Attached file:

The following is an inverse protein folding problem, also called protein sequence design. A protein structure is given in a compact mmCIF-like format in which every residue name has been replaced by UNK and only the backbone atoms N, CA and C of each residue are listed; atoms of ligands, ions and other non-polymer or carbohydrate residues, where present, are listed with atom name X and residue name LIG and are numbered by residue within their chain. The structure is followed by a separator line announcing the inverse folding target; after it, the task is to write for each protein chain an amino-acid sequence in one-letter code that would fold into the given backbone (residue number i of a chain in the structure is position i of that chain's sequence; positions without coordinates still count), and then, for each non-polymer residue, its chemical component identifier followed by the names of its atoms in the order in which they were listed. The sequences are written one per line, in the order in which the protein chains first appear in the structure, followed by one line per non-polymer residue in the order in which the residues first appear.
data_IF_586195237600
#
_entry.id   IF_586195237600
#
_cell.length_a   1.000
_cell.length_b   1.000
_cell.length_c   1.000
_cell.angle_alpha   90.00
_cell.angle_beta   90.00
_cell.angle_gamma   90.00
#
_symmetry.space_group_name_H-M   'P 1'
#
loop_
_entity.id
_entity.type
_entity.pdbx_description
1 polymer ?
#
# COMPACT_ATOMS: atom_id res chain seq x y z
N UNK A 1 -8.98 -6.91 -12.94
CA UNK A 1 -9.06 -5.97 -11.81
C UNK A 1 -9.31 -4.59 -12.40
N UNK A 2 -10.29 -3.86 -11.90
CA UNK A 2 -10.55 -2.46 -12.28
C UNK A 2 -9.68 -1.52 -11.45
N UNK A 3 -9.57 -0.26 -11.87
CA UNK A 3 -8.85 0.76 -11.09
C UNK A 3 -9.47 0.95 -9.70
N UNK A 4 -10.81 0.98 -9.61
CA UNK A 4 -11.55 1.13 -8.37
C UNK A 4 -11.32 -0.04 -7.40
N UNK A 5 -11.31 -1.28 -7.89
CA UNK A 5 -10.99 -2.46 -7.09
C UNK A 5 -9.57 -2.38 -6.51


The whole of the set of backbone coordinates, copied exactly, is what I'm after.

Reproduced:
The following is an inverse protein folding problem, also called protein sequence design. A protein structure is given in a compact mmCIF-like format in which every residue name has been replaced by UNK and only the backbone atoms N, CA and C of each residue are listed; atoms of ligands, ions and other non-polymer or carbohydrate residues, where present, are listed with atom name X and residue name LIG and are numbered by residue within their chain. The structure is followed by a separator line announcing the inverse folding target; after it, the task is to write for each protein chain an amino-acid sequence in one-letter code that would fold into the given backbone (residue number i of a chain in the structure is position i of that chain's sequence; positions without coordinates still count), and then, for each non-polymer residue, its chemical component identifier followed by the names of its atoms in the order in which they were listed. The sequences are written one per line, in the order in which the protein chains first appear in the structure, followed by one line per non-polymer residue in the order in which the residues first appear.
data_IF_586195237600
#
_entry.id   IF_586195237600
#
_cell.length_a   1.000
_cell.length_b   1.000
_cell.length_c   1.000
_cell.angle_alpha   90.00
_cell.angle_beta   90.00
_cell.angle_gamma   90.00
#
_symmetry.space_group_name_H-M   'P 1'
#
loop_
_entity.id
_entity.type
_entity.pdbx_description
1 polymer ?
#
# COMPACT_ATOMS: atom_id res chain seq x y z
N UNK A 1 -8.98 -6.91 -12.94
CA UNK A 1 -9.06 -5.97 -11.81
C UNK A 1 -9.31 -4.59 -12.40
N UNK A 2 -10.29 -3.86 -11.90
CA UNK A 2 -10.55 -2.46 -12.28
C UNK A 2 -9.68 -1.52 -11.45
N UNK A 3 -9.57 -0.26 -11.87
CA UNK A 3 -8.85 0.76 -11.09
C UNK A 3 -9.47 0.95 -9.70
N UNK A 4 -10.81 0.98 -9.61
CA UNK A 4 -11.55 1.13 -8.37
C UNK A 4 -11.32 -0.04 -7.40
N UNK A 5 -11.31 -1.28 -7.89
CA UNK A 5 -10.99 -2.46 -7.09
C UNK A 5 -9.57 -2.38 -6.51